When you’re in a crawling position you might rock forwards and back, testing out the stability in your shoulder and hip girdles, and increasing the flexibility/mobility around pelvis – you may then go back into sitting and realise that this tilting pelvis gives you a bit more reach. Reaching forward from sitting position also helps to further lengthen your hamstrings, ready for standing and walking.
Once you are crawling, you start to learn how to move your legs reciprocally, i.e. independently of each other – one leg stays back in a more extended position to support you, the other steps forward in a more flexed position, and then they swap. From crawling you start to experiment by coming up onto your knees, maybe reaching up and climbing onto the sofa. Now you really need the stability around the pelvis you have been working on now as well as the strength in your arms to support yourself as you start to rise from the floor! You also need the reciprocal movement that your legs have been practising in crawling to bring one leg through and push up to standing.
From standing, you use all the stability and mobility you have gained so far to feel safe and secure so you feel relaxed and comfortable playing up at the next level. No need to stiffen your legs or point your toes to feel more stable.
Your playing and shifting your weight from one leg to the other as you reach to play with toys on the left and toys to the right, then you realise you can step sideways along the sofa to reach even further, using your strong arms to support yourself when your need to. This activates the muscles at the side of the bottom and hip, which are really important to keep your pelvis level and steady when you’re walking. From there you might start to take risks and ‘gapping’ between pieces of furniture, squatting down to reach for toys and rising again. Building that stability and confidence. and from there you’ll learn to walk.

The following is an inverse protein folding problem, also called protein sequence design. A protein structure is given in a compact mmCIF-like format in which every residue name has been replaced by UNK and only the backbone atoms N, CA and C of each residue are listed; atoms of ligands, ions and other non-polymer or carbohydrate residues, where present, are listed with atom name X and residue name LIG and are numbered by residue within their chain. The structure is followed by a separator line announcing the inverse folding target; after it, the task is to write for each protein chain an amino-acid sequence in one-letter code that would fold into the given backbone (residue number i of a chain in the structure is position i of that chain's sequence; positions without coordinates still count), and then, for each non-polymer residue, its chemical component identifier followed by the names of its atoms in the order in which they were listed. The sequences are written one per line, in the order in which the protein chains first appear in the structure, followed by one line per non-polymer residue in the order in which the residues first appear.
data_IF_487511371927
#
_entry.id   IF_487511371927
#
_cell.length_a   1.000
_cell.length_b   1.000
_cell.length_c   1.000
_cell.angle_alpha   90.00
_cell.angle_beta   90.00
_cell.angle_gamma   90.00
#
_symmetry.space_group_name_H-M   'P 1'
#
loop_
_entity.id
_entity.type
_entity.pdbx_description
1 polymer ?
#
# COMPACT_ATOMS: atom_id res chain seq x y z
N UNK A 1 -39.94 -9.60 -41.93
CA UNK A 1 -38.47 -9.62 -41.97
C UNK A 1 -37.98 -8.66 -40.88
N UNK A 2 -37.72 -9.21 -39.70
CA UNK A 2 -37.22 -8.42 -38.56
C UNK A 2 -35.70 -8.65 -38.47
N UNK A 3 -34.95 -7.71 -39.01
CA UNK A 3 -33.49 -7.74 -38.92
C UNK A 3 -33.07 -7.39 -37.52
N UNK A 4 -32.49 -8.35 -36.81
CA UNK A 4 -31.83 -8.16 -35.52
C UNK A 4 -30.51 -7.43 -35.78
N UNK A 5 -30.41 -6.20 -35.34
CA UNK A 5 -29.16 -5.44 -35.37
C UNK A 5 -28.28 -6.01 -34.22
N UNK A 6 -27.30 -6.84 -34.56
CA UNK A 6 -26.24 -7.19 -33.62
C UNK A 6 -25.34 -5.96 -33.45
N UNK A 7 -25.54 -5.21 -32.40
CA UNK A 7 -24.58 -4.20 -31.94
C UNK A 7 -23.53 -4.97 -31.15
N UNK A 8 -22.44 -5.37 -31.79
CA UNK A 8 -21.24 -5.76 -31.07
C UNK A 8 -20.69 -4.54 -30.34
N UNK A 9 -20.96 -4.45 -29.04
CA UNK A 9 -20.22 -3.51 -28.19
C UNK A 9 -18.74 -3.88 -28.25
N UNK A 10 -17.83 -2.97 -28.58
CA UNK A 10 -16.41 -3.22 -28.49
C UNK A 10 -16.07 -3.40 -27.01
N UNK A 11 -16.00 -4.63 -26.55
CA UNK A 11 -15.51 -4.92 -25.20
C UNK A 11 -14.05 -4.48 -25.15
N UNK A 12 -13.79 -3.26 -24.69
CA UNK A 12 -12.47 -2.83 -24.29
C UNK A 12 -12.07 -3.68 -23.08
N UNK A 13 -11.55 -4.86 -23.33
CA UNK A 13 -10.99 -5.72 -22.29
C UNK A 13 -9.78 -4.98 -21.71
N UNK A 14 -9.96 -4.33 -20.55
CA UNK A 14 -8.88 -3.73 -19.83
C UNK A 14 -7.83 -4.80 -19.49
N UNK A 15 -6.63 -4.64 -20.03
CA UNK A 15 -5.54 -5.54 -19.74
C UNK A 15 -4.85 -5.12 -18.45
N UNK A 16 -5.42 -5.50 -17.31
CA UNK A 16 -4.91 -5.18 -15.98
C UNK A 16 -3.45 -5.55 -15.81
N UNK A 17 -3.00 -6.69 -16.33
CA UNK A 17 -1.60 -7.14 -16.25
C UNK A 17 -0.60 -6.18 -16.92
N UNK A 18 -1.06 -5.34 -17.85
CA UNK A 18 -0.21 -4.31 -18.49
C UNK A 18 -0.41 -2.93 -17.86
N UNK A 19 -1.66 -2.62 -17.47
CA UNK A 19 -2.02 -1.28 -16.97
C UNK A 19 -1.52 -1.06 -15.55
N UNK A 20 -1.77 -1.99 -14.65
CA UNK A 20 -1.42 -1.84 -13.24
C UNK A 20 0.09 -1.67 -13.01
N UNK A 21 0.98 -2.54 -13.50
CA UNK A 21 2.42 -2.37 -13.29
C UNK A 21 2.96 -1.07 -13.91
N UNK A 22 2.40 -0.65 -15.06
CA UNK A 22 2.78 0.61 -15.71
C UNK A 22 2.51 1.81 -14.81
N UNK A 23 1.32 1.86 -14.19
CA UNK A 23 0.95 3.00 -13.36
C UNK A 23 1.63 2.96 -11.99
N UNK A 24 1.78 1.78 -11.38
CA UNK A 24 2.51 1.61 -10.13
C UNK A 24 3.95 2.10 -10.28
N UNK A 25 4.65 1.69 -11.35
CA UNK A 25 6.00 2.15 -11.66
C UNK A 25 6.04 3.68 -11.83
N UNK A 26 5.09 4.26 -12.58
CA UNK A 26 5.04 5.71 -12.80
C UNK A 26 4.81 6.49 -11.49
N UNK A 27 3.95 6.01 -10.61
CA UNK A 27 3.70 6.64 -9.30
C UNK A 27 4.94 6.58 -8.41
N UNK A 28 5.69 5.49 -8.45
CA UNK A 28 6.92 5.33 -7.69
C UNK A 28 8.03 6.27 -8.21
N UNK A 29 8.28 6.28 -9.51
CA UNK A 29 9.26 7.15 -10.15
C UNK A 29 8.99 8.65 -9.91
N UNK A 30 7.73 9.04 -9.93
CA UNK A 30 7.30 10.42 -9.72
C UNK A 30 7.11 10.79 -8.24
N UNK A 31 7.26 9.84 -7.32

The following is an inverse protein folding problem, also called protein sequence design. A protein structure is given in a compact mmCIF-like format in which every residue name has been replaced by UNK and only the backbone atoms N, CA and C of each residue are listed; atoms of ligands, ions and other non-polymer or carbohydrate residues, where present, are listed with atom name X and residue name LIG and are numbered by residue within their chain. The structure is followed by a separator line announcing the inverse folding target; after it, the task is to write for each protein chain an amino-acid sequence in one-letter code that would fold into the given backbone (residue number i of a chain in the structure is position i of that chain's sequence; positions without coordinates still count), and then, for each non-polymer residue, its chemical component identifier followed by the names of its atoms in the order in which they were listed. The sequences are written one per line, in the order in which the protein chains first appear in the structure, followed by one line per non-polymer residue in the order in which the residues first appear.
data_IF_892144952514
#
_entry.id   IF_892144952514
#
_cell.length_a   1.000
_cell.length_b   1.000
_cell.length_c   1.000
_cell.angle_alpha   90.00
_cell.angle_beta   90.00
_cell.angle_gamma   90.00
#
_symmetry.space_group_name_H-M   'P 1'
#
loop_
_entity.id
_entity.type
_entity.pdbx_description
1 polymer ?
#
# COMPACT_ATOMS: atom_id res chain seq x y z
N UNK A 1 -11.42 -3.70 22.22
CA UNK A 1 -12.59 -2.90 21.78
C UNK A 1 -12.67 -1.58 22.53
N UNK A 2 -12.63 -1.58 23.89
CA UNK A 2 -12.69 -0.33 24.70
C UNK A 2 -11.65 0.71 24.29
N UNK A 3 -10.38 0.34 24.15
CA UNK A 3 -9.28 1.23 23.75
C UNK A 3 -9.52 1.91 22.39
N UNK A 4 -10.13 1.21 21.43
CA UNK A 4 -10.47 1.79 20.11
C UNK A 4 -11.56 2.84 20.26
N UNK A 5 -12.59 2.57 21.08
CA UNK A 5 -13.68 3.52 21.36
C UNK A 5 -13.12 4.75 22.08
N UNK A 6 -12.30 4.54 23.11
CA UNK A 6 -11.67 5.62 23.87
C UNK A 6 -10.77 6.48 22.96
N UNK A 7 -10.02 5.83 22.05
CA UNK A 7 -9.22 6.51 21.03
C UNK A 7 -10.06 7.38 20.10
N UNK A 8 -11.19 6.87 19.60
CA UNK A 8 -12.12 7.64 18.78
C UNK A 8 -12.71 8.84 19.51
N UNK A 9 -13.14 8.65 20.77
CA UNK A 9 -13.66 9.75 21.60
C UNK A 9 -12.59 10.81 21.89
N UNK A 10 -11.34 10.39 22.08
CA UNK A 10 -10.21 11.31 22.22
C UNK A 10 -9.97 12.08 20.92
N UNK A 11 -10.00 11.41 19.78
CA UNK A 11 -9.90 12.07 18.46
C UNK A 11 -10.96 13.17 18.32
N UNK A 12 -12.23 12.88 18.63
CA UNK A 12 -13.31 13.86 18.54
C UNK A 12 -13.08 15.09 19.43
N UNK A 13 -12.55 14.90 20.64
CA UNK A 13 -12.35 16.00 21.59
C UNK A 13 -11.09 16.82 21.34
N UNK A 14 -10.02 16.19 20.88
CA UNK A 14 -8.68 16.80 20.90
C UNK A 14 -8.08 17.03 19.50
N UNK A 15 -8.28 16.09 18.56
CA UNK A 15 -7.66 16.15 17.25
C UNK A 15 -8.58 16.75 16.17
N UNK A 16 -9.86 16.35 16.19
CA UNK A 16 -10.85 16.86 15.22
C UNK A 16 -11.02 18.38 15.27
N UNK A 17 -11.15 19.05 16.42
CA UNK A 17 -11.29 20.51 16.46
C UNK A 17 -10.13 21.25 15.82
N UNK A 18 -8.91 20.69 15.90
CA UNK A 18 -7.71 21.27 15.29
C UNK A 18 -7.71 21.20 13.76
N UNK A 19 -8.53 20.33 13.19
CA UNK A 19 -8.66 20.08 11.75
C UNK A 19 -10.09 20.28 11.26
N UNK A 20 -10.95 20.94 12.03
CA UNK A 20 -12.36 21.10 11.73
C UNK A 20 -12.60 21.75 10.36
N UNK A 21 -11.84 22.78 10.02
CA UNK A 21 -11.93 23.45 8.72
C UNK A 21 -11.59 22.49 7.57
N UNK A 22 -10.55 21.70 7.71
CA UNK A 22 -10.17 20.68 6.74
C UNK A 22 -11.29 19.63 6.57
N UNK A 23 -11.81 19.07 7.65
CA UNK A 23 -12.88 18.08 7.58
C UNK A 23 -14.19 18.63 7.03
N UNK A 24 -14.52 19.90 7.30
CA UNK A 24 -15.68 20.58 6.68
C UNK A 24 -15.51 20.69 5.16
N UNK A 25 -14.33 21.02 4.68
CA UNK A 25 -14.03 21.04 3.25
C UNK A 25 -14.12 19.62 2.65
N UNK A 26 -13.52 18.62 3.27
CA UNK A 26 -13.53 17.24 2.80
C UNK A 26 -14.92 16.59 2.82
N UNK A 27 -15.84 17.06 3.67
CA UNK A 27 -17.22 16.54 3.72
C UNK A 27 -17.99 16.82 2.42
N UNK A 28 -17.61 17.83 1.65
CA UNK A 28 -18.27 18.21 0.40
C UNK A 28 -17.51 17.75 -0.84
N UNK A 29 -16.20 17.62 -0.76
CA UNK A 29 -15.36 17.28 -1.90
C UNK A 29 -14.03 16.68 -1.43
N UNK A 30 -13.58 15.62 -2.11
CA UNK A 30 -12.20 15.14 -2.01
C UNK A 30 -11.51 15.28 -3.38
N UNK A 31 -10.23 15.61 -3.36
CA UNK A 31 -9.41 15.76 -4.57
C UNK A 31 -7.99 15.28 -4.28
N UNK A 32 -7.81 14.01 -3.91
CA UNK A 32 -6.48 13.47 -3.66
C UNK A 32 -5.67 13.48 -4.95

Then one day you find yourself standing in the middle of the floor, no table or sofa around you and you walk, like you have been doing it all along!
So, where do baby walkers/ bouncers fit in with this? The answer is they don’t!
In a walker – you are sitting in a sling and bouncing or propelling yourself forward on your toes in a bunny hopping style. They take time away from floor play and moving between these important developmental milestones in an order where different positions and activities support both, the skills that started to develop earlier and those still to come. Helping children to lengthen the muscles they need longer for when they are up and about and to build stability required to master stages and embark on new adventures in different positions.
Baby walkers/ bouncers take you up into standing well before children are ready to be there – so children compensate by pointing their toes to gain stability they don’t yet have and using both legs together to propel themselves forward as they haven’t learnt to step reciprocally (one foot at a time yet).
When your child is ready to walk – almost there: they are cruising with furniture, walking along the cupboards in the kitchen and taking a few steps between furniture (gapping) then a push along walker van be a great piece of equipment for them to use.